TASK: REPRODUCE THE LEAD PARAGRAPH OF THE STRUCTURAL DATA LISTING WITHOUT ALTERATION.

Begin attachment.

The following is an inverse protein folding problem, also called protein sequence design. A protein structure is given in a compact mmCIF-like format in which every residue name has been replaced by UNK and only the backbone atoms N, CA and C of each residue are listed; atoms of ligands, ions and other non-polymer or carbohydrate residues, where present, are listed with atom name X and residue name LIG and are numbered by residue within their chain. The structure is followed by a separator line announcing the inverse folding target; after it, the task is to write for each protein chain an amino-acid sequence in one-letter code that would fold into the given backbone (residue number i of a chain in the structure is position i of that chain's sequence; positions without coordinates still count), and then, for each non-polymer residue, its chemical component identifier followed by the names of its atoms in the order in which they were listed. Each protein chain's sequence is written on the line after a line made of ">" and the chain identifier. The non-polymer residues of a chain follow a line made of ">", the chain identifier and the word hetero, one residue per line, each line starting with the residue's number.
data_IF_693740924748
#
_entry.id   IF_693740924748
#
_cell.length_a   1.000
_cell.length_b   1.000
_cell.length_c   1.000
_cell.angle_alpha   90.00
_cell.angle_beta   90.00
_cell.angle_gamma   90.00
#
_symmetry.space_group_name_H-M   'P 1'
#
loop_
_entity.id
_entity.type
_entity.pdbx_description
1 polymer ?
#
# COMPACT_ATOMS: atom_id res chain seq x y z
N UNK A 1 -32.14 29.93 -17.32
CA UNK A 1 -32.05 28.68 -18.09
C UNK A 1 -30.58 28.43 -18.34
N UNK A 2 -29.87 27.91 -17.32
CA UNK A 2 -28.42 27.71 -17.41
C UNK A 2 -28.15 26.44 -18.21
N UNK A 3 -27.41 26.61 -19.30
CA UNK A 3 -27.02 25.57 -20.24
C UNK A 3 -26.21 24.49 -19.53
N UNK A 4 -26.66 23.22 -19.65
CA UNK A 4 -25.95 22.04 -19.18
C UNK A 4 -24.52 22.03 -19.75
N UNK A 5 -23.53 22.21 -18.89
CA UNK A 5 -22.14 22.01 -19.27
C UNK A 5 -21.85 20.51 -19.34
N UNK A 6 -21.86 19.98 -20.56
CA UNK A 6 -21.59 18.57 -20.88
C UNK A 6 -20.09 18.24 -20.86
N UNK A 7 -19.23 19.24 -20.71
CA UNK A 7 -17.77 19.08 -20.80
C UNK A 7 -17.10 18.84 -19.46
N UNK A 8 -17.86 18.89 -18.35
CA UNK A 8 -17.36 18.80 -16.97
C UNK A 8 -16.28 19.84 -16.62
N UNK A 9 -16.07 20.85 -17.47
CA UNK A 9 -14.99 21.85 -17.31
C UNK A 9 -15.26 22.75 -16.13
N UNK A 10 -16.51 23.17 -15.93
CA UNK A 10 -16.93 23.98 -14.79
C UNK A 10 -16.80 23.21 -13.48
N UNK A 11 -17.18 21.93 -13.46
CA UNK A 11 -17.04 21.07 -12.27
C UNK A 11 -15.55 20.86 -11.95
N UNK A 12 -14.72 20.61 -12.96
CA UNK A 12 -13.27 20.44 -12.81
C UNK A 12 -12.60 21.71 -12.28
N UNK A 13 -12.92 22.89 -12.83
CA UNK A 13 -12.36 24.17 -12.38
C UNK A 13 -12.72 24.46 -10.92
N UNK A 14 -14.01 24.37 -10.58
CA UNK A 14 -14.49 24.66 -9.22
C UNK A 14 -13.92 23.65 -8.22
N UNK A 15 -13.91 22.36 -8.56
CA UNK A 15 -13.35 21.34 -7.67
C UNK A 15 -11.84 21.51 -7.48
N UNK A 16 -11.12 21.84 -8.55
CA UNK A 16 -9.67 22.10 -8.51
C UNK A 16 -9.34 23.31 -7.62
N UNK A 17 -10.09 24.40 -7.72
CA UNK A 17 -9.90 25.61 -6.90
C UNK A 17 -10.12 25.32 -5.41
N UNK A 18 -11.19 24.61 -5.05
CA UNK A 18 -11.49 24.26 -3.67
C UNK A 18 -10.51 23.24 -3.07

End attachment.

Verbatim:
The following is an inverse protein folding problem, also called protein sequence design. A protein structure is given in a compact mmCIF-like format in which every residue name has been replaced by UNK and only the backbone atoms N, CA and C of each residue are listed; atoms of ligands, ions and other non-polymer or carbohydrate residues, where present, are listed with atom name X and residue name LIG and are numbered by residue within their chain. The structure is followed by a separator line announcing the inverse folding target; after it, the task is to write for each protein chain an amino-acid sequence in one-letter code that would fold into the given backbone (residue number i of a chain in the structure is position i of that chain's sequence; positions without coordinates still count), and then, for each non-polymer residue, its chemical component identifier followed by the names of its atoms in the order in which they were listed. Each protein chain's sequence is written on the line after a line made of ">" and the chain identifier. The non-polymer residues of a chain follow a line made of ">", the chain identifier and the word hetero, one residue per line, each line starting with the residue's number.